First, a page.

Apple Tries to Prevent Fallout After iOS 7

by Brad Moon | September 20, 2013 10:52 am

While the new iPhone 5s and 5c are important to Apple (AAPL[1]), its new mobile operating system iOS 7 may be even more critical to its long-term prospects.

It was designed to reinvigorate the platform against the more modern look of Google’s (GOOG[2]) Android and Microsoft’s (MSFT[3]) Windows 8, but change brings risks. The unfamiliar user interface could confuse existing iPhone and iPad owners.

The new operating system is incompatible with some devices including the original iPad and some features are exclusive to new phones. In addition, the 900,000+ apps in Apple’s App Store must be updated and some developers aren’t bothering; others are charging for updated versions.

Over the next few days, Apple should find out if it has a runaway success on its hands or a PR disaster.

One of the key advantages Apple has over Android is its avoidance of a fractured install base for iOS. Up until the iPhone 5, devices kept the same display aspect ratio and there are still only four different iOS display sizes making development relatively easy — in comparison, Samsung (SSNLF[4]) alone had 26 different display sizes back in 2012[5] and that was before new product releases this year.

Apple users have always been quick to upgrade to the latest operating system as well. In June, 93% of the 600 million iOS devices sold to date[6] were running the most recent version of Apple’s mobile OS, making it easy for developers to focus on apps that utilize the latest features.

In contrast, just 8.3% of Android devices are on the current 4.2 version[7] of that operating system. More than 30% are running Android Gingerbread, a version of the OS first released in 2010. According to Gizmodo, there are currently something like 12,000 different Android devices in use[8].

This advantage is one of the reasons why Apple’s App Store still dominates Google Play[9] for app revenue, pulling in double the revenue despite the fact that Android dominates mobile platform market share. As an app developer, would you rather target the 93% of 600 million iOS devices running the current iOS, or the 8.3% of the billion Android devices running the latest operating system?

Android developers can access a larger market by adding compatibility for older versions of the operating system, but this adds to development time, testing time and cost. So many new Android apps actually have a smaller potential market than iOS versions, despite Android’s lead.

But the release of iOS 7 changes things.

Apple is abandoning some iOS devices, including the original iPad. That’s 15 million or so iPads that are still functional enough to fetch several hundred dollars[10] getting left out. The iPhone 3GS also got dropped. And while previous iOS releases have already stranded the original iPhone, we’re reaching the point where there are significant numbers involved.

In addition, many devices that support iOS 7 don’t have access to all the features, meaning the number of iPhones, iPads and iPods that lack access to OS-level functions is growing.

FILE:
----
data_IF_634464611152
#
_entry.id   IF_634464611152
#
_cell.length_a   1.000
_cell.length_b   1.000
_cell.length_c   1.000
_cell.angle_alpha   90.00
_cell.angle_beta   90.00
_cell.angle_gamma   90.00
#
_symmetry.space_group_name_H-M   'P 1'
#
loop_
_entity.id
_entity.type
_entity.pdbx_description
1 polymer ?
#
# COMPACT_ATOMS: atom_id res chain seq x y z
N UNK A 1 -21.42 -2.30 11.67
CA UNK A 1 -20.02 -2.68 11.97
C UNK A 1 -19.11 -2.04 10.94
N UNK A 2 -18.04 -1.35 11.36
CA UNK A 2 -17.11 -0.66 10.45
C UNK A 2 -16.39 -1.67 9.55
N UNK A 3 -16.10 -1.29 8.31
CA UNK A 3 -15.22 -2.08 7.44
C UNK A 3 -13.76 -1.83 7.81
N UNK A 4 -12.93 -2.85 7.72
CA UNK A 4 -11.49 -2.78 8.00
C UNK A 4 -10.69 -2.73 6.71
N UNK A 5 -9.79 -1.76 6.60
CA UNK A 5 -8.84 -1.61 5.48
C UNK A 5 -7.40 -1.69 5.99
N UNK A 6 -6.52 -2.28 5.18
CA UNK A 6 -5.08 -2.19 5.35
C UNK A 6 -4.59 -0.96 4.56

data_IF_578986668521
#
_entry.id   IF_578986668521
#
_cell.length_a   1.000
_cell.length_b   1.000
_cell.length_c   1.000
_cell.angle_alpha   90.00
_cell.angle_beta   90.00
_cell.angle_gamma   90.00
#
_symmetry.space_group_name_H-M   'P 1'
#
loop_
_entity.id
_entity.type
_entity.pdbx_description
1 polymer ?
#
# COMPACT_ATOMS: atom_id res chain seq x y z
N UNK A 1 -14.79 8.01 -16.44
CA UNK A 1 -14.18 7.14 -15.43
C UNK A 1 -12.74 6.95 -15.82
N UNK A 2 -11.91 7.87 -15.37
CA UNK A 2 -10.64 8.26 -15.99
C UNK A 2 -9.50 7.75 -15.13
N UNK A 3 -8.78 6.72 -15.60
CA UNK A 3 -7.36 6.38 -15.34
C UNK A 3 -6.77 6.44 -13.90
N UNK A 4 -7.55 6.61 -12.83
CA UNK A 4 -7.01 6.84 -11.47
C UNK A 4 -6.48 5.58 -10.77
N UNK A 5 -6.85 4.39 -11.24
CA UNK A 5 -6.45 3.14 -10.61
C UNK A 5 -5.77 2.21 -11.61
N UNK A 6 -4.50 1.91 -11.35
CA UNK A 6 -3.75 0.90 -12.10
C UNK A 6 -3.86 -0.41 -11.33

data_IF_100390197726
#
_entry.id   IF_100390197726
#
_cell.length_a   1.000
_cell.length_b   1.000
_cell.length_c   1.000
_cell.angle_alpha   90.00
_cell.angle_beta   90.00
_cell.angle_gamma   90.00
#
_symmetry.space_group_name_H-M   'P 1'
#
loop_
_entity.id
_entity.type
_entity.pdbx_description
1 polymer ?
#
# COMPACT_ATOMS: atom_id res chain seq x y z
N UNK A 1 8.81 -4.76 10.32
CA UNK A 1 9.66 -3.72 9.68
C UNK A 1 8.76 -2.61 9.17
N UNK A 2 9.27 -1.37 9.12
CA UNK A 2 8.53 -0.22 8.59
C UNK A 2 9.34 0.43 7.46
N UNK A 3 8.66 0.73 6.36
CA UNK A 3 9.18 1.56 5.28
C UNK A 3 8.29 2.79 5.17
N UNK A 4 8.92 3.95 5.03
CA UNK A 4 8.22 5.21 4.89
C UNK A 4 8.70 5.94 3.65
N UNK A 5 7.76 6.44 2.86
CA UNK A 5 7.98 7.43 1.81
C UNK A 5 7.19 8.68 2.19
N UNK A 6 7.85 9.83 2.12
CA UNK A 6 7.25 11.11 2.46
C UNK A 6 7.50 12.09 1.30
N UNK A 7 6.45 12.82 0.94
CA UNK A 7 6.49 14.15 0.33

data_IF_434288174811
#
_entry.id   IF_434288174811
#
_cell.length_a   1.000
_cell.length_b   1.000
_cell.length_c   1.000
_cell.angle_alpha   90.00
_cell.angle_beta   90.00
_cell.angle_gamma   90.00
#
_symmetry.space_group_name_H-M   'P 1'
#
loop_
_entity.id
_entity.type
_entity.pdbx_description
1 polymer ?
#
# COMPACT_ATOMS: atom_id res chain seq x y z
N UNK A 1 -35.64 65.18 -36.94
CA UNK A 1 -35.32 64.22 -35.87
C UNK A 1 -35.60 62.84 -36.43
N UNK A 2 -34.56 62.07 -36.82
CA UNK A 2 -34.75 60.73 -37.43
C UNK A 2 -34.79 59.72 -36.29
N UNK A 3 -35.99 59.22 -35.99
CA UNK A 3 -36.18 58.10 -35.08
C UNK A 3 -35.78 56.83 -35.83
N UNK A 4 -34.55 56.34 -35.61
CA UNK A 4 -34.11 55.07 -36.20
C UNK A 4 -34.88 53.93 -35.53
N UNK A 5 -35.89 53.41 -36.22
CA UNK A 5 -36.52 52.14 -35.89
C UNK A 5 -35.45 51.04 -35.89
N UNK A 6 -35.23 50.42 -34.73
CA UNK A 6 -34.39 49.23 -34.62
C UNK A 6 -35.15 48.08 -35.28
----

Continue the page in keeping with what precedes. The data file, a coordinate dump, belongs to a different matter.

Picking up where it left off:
Another threat is that thriving app ecosystem. Many existing apps haven’t been upgraded to iOS 7. Besides looking bad, reports show that 90% of apps that haven’t been upgraded either crash or don’t work properly[11] when used with iOS 7. The changes required can be significant enough that some developers are charging users full price[12] (treating the iOS 7 version as a new app) instead of the customary free upgrade.

All of the above, plus the customary rush to download the latest and greatest version of iOS (which often overloads Apple’s servers) has the potential to turn the release of iOS 7 and the new iPhones into a PR black eye for Apple instead of a triumph.

The company is acutely aware of the risk and taking preventive measures. 9to5Mac says Apple is letting customers who installed iOS7 on their device roll it back[13] if they change their minds — something it doesn’t normally do. A few days ago, the App Store gained a feature that offers users the option of downloading the last compatible version of an app[14], helping prevent scenarios where older devices owners try to install incompatible iOS 7 apps.

Apple also upped the app size limit over wireless networks (there’s no Wi-Fi cap) to 100MB to allow for bigger files that contain multiple binaries (for both the 64-bit iPhone 5s and the rest of iOS devices which run 32-bit code).

According to Forbes, within 24 hours 18% of iPhone and iPad owners had already upgraded to iOS 7[15] so the launch is off to a good start. Apple isn’t out of the woods yet, though. The next week or two will be critical as people adjust to iOS 7 (or not) and any app fallout hits.

And while it will be nowhere near as bad as the Android camp[16], as the iOS 7 upgrade cycle winds down, Apple’s mobile ecosystem will be a little more fragmented than it was last week.

As of this writing, Brad Moon did not hold a position in any of the aforementioned securities.

  1. AAPL:
  2. GOOG:
  3. MSFT:
  4. SSNLF:
  5. had 26 different display sizes back in 2012:,2817,2408689,00.asp
  6. 93% of the 600 million iOS devices sold to date:
  7. 8.3% of Android devices are on the current 4.2 version:
  8. 12,000 different Android devices in use:
  9. Apple’s App Store still dominates Google Play:,2817,2422553,00.asp
  10. fetch several hundred dollars:
  11. either crash or don’t work properly:
  12. some developers are charging users full price:
  13. roll it back:
  14. the last compatible version of an app:
  15. 18% of iPhone and iPad owners had already upgraded to iOS 7:
  16. nowhere near as bad as the Android camp:

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